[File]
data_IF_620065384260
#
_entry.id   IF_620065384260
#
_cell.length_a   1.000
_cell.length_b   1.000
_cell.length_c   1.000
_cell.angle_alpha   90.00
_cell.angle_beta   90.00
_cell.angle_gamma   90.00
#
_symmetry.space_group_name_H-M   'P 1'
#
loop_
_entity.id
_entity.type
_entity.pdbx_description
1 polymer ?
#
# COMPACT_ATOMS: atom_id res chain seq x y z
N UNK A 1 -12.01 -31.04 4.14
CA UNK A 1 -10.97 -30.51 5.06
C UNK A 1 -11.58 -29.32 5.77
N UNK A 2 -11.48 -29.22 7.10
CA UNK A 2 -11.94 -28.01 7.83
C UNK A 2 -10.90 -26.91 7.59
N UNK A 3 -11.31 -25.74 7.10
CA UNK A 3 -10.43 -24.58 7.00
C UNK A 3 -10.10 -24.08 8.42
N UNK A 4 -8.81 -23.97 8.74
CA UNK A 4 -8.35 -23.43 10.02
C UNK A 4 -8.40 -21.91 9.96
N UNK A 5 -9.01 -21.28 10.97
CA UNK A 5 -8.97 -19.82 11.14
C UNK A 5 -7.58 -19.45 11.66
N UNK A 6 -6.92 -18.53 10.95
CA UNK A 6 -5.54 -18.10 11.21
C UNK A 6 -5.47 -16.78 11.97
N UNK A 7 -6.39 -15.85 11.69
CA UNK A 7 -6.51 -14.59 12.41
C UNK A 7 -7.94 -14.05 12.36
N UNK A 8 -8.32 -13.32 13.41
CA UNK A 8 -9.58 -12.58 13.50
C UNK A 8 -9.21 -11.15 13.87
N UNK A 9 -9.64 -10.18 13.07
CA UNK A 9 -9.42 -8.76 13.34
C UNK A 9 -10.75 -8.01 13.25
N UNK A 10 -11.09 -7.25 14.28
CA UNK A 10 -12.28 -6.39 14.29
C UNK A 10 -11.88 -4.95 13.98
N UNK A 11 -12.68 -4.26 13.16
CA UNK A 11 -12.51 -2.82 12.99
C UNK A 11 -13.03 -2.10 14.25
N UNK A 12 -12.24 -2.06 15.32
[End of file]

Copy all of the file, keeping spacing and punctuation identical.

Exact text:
data_IF_620065384260
#
_entry.id   IF_620065384260
#
_cell.length_a   1.000
_cell.length_b   1.000
_cell.length_c   1.000
_cell.angle_alpha   90.00
_cell.angle_beta   90.00
_cell.angle_gamma   90.00
#
_symmetry.space_group_name_H-M   'P 1'
#
loop_
_entity.id
_entity.type
_entity.pdbx_description
1 polymer ?
#
# COMPACT_ATOMS: atom_id res chain seq x y z
N UNK A 1 -12.01 -31.04 4.14
CA UNK A 1 -10.97 -30.51 5.06
C UNK A 1 -11.58 -29.32 5.77
N UNK A 2 -11.48 -29.22 7.10
CA UNK A 2 -11.94 -28.01 7.83
C UNK A 2 -10.90 -26.91 7.59
N UNK A 3 -11.31 -25.74 7.10
CA UNK A 3 -10.43 -24.58 7.00
C UNK A 3 -10.10 -24.08 8.42
N UNK A 4 -8.81 -23.97 8.74
CA UNK A 4 -8.35 -23.43 10.02
C UNK A 4 -8.40 -21.91 9.96
N UNK A 5 -9.01 -21.28 10.97
CA UNK A 5 -8.97 -19.82 11.14
C UNK A 5 -7.58 -19.45 11.66
N UNK A 6 -6.92 -18.53 10.95
CA UNK A 6 -5.54 -18.10 11.21
C UNK A 6 -5.47 -16.78 11.97
N UNK A 7 -6.39 -15.85 11.69
CA UNK A 7 -6.51 -14.59 12.41
C UNK A 7 -7.94 -14.05 12.36
N UNK A 8 -8.32 -13.32 13.41
CA UNK A 8 -9.58 -12.58 13.50
C UNK A 8 -9.21 -11.15 13.87
N UNK A 9 -9.64 -10.18 13.07
CA UNK A 9 -9.42 -8.76 13.34
C UNK A 9 -10.75 -8.01 13.25
N UNK A 10 -11.09 -7.25 14.28
CA UNK A 10 -12.28 -6.39 14.29
C UNK A 10 -11.88 -4.95 13.98
N UNK A 11 -12.68 -4.26 13.16
CA UNK A 11 -12.51 -2.82 12.99
C UNK A 11 -13.03 -2.10 14.25
N UNK A 12 -12.24 -2.06 15.32